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2: Sing With More Power – Singer Solutions

Singing Solution with Mark Baxter

Do you long to sing those big, powerful notes? In this episode, Mark explains three things you can do immediately to achieve more power in your singing.

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In This Episode

Your culture

Do you remember how your parents called you down for dinner when you were a kid? Mark explains why the culture you were born into has an enormous affect on your vocal power. Moving your beyond cultural influences starts by acknowledging and understanding them.

Your inner dialogue

Next, Mark gives you a tiny edit to your inner dialogue that is essential for overcoming vocal challenges. If you have ever used the words, “my voice,” then this part of the podcast is for you.

Your space

If singing with power is something you have struggled with, then your practice space matters more than you think. Based on who is in earshot of your practicing, you could be holding yourself back.

Classical technique doesn’t have all the answers

Despite the common belief that classical singing technique is the best vocal technique for any genre, it has certain limitations when singers apply it to modern genres. Mark explains that the Bel Canto style was designed to create a “peak” in the overtones of the voice that lines up with a “valley” in the formant of the orchestra. Classical singers have great vocal strength, to be sure, but they also exploit an acoustical opportunity that is unique to their genre.

Strengthen the muscles behind your vocal folds

The Thyroarytenoid muscles are behind your vocal folds, and they are also behind vocal power – no matter your genre. Mark demonstrates how to give these muscles a workout.

Find more Singer Solutions episodes HERE

Mark Baxter has worked as a coach with Aerosmith, Journey, Goo Goo Dolls — and many others. He is the author of The Rock-n-Roll Singer’s Survival, creator of The Singer’s Toolbox instructional DVD, Sing Like an Idol instructional CD. Mark operates vocal studios in New York, Boston, Los Angeles and online via Skype.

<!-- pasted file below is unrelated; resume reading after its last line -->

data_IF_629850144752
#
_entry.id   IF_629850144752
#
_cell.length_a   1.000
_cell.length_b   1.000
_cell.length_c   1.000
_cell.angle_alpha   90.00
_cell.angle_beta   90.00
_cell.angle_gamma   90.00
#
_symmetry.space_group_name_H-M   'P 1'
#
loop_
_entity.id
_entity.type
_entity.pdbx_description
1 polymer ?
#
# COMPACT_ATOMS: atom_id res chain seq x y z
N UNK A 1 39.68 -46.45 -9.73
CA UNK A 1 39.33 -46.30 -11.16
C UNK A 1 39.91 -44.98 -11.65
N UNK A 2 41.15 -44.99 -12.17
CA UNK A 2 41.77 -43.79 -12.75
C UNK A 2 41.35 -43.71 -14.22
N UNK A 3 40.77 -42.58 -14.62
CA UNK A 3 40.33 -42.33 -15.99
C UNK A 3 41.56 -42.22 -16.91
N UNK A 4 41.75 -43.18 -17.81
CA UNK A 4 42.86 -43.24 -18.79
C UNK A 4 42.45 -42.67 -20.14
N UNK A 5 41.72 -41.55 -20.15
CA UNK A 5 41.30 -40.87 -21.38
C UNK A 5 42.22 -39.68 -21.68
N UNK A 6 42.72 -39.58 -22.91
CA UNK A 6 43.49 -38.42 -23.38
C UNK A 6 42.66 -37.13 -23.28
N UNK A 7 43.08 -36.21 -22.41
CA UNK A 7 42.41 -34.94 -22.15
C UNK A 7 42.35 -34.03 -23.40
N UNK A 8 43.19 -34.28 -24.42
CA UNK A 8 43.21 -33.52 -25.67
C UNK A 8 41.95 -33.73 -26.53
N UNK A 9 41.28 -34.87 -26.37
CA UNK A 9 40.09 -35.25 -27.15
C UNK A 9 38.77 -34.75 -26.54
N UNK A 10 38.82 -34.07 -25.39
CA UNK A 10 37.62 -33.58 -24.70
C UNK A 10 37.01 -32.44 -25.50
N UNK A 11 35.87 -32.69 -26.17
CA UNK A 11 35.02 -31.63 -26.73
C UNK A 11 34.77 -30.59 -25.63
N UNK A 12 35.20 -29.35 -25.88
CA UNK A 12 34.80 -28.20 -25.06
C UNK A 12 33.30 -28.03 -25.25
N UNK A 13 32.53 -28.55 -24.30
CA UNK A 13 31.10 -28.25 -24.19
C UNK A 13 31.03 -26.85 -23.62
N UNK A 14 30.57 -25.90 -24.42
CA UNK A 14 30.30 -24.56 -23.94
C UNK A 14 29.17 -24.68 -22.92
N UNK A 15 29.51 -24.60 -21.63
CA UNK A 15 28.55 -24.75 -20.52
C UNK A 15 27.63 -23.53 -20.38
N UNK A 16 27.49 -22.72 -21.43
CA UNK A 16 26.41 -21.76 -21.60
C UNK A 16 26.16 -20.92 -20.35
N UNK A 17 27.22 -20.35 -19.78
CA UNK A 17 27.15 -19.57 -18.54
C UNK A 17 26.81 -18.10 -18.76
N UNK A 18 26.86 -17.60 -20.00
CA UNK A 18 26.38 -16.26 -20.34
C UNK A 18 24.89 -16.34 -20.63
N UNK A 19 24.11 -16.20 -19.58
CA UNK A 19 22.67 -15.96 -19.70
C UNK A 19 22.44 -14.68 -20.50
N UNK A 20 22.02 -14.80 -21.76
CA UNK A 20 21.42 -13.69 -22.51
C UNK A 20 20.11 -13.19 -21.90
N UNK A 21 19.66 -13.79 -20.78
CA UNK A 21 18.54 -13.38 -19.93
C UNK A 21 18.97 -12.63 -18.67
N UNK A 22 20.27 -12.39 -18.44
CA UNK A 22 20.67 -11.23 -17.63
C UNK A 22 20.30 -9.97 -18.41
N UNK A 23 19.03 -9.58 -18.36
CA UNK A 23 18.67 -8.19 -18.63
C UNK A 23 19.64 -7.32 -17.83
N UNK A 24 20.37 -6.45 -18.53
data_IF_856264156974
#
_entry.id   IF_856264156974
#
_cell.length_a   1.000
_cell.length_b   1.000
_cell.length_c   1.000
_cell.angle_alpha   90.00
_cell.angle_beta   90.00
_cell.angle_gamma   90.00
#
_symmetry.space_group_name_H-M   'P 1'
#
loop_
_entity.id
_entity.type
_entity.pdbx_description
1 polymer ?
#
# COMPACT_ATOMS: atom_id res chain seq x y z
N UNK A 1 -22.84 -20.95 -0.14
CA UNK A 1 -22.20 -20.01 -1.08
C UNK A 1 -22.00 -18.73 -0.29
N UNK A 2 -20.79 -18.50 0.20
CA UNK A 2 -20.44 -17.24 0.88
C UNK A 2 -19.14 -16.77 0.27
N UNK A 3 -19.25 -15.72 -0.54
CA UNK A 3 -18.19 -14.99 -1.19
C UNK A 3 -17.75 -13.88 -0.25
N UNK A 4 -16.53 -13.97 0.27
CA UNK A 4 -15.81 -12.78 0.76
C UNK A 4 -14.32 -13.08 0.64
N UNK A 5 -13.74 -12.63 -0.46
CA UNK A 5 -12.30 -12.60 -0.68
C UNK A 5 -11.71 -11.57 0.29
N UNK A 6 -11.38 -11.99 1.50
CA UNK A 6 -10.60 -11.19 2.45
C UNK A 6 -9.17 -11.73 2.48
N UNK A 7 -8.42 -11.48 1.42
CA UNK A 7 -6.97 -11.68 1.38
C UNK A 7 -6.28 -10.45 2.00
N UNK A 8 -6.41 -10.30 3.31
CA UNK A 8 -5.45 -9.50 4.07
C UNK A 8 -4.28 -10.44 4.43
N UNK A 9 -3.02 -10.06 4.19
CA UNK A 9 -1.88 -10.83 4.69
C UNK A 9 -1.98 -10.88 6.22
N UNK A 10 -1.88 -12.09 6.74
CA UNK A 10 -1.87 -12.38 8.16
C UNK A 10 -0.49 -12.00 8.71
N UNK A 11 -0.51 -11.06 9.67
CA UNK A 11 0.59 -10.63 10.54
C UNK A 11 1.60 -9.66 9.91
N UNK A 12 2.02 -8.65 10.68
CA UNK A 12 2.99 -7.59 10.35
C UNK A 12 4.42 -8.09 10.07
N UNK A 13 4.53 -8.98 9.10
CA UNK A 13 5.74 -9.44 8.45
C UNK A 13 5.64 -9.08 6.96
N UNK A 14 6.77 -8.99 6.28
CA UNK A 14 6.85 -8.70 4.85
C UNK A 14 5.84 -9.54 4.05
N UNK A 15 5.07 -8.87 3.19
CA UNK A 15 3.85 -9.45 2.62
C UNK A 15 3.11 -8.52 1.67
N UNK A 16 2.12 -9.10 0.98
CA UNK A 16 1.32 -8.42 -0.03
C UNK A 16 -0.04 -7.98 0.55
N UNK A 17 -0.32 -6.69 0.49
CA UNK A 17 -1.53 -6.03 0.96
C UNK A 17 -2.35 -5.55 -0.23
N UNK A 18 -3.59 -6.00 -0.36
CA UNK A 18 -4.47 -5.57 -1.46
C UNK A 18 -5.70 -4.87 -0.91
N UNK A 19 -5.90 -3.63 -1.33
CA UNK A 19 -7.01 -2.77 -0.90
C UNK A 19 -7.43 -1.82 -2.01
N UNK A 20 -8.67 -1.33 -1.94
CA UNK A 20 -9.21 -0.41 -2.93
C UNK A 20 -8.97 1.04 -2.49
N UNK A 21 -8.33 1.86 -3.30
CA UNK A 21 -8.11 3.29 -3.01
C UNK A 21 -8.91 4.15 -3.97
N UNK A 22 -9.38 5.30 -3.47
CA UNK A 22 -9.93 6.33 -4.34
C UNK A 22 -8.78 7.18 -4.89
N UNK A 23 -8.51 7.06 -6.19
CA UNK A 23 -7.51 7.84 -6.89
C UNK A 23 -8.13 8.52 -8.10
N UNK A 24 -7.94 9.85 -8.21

You can read more of Mark’s work here.

  • Michael Vaughn

    EXCELLENT podcast Mark! It makes perfect sense. I was one of those kids that was told to “quiet down.” As a result, I lacked volume and/or power when I first started singing. Once I started singing with bands as a teenager, my confidence grew and so did my volume, to a point. (As you said in your podcast…I “let it suck.” And I did! LOL!) As time went on and I progressed, improved, and eventually learned a thing or two about technique through proper vocal coaching (The great Don Lawrence.) my volume and/or power increased…as did my control and my range. I still do my exercises, I’m still learning, and my voice is better now than it’s ever been.
    These days sound guys love me because I can sing well, and I can project. Anyway, I’m rambling.
    Keep up the great work Mark. Looking forward to the next podcast. Thanks!

  • Kathy Coneys Alexander

    Mark’s promo video for this episode – gotta love it!